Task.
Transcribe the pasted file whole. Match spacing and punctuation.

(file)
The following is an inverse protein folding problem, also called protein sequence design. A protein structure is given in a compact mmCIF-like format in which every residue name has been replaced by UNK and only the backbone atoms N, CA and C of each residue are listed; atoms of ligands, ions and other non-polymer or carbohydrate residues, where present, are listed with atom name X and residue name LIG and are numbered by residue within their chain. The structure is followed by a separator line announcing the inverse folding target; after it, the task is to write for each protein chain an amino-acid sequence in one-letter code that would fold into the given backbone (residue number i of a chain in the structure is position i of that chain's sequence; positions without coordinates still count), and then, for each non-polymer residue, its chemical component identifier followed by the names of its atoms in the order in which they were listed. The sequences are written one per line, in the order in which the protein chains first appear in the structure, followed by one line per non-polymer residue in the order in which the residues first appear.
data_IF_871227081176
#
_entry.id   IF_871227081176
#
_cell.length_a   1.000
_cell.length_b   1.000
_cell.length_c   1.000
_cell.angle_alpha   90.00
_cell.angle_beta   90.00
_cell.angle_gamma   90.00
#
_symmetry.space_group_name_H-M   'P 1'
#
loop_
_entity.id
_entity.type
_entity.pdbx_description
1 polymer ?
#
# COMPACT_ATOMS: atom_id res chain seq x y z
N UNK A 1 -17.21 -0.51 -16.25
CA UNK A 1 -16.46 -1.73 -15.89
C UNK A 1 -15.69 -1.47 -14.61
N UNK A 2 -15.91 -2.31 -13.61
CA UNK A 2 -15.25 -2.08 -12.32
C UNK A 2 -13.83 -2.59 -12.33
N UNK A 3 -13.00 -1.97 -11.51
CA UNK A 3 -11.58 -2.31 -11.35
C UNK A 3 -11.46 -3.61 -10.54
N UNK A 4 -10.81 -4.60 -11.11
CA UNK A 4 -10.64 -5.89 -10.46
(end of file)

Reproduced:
The following is an inverse protein folding problem, also called protein sequence design. A protein structure is given in a compact mmCIF-like format in which every residue name has been replaced by UNK and only the backbone atoms N, CA and C of each residue are listed; atoms of ligands, ions and other non-polymer or carbohydrate residues, where present, are listed with atom name X and residue name LIG and are numbered by residue within their chain. The structure is followed by a separator line announcing the inverse folding target; after it, the task is to write for each protein chain an amino-acid sequence in one-letter code that would fold into the given backbone (residue number i of a chain in the structure is position i of that chain's sequence; positions without coordinates still count), and then, for each non-polymer residue, its chemical component identifier followed by the names of its atoms in the order in which they were listed. The sequences are written one per line, in the order in which the protein chains first appear in the structure, followed by one line per non-polymer residue in the order in which the residues first appear.
data_IF_871227081176
#
_entry.id   IF_871227081176
#
_cell.length_a   1.000
_cell.length_b   1.000
_cell.length_c   1.000
_cell.angle_alpha   90.00
_cell.angle_beta   90.00
_cell.angle_gamma   90.00
#
_symmetry.space_group_name_H-M   'P 1'
#
loop_
_entity.id
_entity.type
_entity.pdbx_description
1 polymer ?
#
# COMPACT_ATOMS: atom_id res chain seq x y z
N UNK A 1 -17.21 -0.51 -16.25
CA UNK A 1 -16.46 -1.73 -15.89
C UNK A 1 -15.69 -1.47 -14.61
N UNK A 2 -15.91 -2.31 -13.61
CA UNK A 2 -15.25 -2.08 -12.32
C UNK A 2 -13.83 -2.59 -12.33
N UNK A 3 -13.00 -1.97 -11.51
CA UNK A 3 -11.58 -2.31 -11.35
C UNK A 3 -11.46 -3.61 -10.54
N UNK A 4 -10.81 -4.60 -11.11
CA UNK A 4 -10.64 -5.89 -10.46